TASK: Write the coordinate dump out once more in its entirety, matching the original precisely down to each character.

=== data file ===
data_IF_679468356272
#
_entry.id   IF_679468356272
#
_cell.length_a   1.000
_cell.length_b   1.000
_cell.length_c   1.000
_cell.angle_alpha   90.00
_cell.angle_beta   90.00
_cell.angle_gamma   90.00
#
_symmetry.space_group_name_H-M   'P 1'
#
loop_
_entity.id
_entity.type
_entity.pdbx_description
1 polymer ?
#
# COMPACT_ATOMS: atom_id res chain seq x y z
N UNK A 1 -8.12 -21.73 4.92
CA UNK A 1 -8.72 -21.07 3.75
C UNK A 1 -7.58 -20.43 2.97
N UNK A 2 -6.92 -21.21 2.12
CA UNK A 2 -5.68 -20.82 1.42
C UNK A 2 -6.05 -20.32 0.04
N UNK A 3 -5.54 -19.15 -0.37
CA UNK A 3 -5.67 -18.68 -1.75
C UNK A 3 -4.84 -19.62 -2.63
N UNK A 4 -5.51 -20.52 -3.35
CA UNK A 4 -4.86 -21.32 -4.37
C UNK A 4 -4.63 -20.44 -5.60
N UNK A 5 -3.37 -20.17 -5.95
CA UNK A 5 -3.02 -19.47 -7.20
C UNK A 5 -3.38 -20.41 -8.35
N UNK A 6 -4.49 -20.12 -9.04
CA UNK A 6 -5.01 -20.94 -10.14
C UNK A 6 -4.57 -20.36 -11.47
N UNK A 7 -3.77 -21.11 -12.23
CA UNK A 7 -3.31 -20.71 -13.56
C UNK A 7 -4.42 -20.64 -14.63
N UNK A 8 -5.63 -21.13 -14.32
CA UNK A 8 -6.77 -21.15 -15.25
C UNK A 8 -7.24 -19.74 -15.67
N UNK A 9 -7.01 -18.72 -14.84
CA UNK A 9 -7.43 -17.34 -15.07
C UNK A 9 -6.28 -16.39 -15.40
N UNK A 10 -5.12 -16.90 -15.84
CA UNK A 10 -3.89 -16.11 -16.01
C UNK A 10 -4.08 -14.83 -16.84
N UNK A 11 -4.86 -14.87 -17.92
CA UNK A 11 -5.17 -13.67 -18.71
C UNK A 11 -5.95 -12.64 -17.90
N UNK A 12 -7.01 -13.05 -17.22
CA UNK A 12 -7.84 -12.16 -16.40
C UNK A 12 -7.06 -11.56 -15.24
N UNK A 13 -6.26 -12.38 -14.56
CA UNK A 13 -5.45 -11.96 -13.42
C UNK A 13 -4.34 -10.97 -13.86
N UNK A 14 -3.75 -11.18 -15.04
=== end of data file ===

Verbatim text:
data_IF_679468356272
#
_entry.id   IF_679468356272
#
_cell.length_a   1.000
_cell.length_b   1.000
_cell.length_c   1.000
_cell.angle_alpha   90.00
_cell.angle_beta   90.00
_cell.angle_gamma   90.00
#
_symmetry.space_group_name_H-M   'P 1'
#
loop_
_entity.id
_entity.type
_entity.pdbx_description
1 polymer ?
#
# COMPACT_ATOMS: atom_id res chain seq x y z
N UNK A 1 -8.12 -21.73 4.92
CA UNK A 1 -8.72 -21.07 3.75
C UNK A 1 -7.58 -20.43 2.97
N UNK A 2 -6.92 -21.21 2.12
CA UNK A 2 -5.68 -20.82 1.42
C UNK A 2 -6.05 -20.32 0.04
N UNK A 3 -5.54 -19.15 -0.37
CA UNK A 3 -5.67 -18.68 -1.75
C UNK A 3 -4.84 -19.62 -2.63
N UNK A 4 -5.51 -20.52 -3.35
CA UNK A 4 -4.86 -21.32 -4.37
C UNK A 4 -4.63 -20.44 -5.60
N UNK A 5 -3.37 -20.17 -5.95
CA UNK A 5 -3.02 -19.47 -7.20
C UNK A 5 -3.38 -20.41 -8.35
N UNK A 6 -4.49 -20.12 -9.04
CA UNK A 6 -5.01 -20.94 -10.14
C UNK A 6 -4.57 -20.36 -11.47
N UNK A 7 -3.77 -21.11 -12.23
CA UNK A 7 -3.31 -20.71 -13.56
C UNK A 7 -4.42 -20.64 -14.63
N UNK A 8 -5.63 -21.13 -14.32
CA UNK A 8 -6.77 -21.15 -15.25
C UNK A 8 -7.24 -19.74 -15.67
N UNK A 9 -7.01 -18.72 -14.84
CA UNK A 9 -7.43 -17.34 -15.07
C UNK A 9 -6.28 -16.39 -15.40
N UNK A 10 -5.12 -16.90 -15.84
CA UNK A 10 -3.89 -16.11 -16.01
C UNK A 10 -4.08 -14.83 -16.84
N UNK A 11 -4.86 -14.87 -17.92
CA UNK A 11 -5.17 -13.67 -18.71
C UNK A 11 -5.95 -12.64 -17.90
N UNK A 12 -7.01 -13.05 -17.22
CA UNK A 12 -7.84 -12.16 -16.40
C UNK A 12 -7.06 -11.56 -15.24
N UNK A 13 -6.26 -12.38 -14.56
CA UNK A 13 -5.45 -11.96 -13.42
C UNK A 13 -4.34 -10.97 -13.86
N UNK A 14 -3.75 -11.18 -15.04